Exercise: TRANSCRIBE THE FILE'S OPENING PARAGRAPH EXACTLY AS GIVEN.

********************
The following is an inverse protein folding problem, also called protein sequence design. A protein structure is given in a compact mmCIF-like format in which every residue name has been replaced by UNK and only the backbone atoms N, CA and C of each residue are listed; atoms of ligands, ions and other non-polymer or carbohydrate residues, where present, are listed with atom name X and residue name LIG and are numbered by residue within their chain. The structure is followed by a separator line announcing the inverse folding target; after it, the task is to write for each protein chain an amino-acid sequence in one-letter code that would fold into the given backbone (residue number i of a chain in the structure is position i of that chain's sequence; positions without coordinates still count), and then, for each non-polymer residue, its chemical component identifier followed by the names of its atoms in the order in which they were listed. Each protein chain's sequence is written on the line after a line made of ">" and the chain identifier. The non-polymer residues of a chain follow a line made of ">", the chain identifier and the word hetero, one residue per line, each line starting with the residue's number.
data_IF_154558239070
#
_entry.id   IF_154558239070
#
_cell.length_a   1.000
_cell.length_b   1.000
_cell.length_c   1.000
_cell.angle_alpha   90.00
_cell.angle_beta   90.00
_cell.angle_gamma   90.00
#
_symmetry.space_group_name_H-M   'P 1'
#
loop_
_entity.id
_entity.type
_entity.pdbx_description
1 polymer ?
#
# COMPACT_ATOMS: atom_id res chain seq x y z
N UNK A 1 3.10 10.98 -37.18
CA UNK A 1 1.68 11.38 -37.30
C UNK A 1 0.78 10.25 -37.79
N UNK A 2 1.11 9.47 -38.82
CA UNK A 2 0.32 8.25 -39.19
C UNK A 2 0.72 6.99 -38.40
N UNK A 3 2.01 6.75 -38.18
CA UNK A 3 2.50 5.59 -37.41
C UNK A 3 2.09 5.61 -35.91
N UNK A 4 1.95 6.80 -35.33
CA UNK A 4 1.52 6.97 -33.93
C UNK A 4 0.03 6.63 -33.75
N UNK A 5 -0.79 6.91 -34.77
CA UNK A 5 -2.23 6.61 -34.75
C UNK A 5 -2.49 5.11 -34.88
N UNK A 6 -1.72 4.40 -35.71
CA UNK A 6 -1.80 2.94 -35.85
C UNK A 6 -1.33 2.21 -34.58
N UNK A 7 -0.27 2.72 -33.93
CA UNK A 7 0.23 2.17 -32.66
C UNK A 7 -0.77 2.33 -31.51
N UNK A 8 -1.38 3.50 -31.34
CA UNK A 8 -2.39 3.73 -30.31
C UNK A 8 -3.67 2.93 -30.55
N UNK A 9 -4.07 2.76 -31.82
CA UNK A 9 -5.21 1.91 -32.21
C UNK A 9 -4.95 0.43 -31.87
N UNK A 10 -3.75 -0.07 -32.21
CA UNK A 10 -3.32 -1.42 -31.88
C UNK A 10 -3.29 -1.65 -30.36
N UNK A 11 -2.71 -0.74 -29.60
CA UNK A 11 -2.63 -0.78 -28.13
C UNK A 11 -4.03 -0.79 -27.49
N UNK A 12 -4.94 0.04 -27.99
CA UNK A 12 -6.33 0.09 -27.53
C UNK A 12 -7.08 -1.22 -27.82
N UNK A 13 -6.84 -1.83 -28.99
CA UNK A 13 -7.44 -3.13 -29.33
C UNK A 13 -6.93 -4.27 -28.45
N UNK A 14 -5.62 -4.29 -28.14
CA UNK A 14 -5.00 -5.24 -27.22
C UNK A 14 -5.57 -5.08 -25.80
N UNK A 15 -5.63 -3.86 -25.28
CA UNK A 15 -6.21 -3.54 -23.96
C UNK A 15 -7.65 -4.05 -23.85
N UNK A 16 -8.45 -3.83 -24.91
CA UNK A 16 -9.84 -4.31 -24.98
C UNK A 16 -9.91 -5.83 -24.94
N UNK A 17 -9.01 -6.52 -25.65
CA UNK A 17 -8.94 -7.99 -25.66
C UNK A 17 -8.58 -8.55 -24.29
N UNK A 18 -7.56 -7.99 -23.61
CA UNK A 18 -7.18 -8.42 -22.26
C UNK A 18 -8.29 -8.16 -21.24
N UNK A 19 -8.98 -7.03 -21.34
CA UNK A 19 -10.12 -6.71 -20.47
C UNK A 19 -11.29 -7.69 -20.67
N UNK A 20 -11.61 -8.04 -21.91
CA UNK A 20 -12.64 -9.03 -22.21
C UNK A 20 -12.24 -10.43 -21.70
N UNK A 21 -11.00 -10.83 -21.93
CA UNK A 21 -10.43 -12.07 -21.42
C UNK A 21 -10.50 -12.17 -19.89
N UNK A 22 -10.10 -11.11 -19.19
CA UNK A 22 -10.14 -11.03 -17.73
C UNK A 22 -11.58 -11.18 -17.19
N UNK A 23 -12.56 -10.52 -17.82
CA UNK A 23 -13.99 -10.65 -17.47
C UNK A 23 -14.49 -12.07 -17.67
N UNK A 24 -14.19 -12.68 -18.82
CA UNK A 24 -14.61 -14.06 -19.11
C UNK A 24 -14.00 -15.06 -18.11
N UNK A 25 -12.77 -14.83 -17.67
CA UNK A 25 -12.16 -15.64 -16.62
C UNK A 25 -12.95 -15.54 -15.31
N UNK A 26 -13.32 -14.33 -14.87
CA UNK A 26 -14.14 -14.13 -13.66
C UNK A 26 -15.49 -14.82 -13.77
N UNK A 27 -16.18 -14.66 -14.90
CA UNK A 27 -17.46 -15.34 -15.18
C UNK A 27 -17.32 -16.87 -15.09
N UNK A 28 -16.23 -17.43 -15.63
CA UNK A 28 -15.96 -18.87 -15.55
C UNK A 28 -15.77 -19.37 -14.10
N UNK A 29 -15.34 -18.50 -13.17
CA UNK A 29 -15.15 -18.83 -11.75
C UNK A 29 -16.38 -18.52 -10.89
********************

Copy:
The following is an inverse protein folding problem, also called protein sequence design. A protein structure is given in a compact mmCIF-like format in which every residue name has been replaced by UNK and only the backbone atoms N, CA and C of each residue are listed; atoms of ligands, ions and other non-polymer or carbohydrate residues, where present, are listed with atom name X and residue name LIG and are numbered by residue within their chain. The structure is followed by a separator line announcing the inverse folding target; after it, the task is to write for each protein chain an amino-acid sequence in one-letter code that would fold into the given backbone (residue number i of a chain in the structure is position i of that chain's sequence; positions without coordinates still count), and then, for each non-polymer residue, its chemical component identifier followed by the names of its atoms in the order in which they were listed. Each protein chain's sequence is written on the line after a line made of ">" and the chain identifier. The non-polymer residues of a chain follow a line made of ">", the chain identifier and the word hetero, one residue per line, each line starting with the residue's number.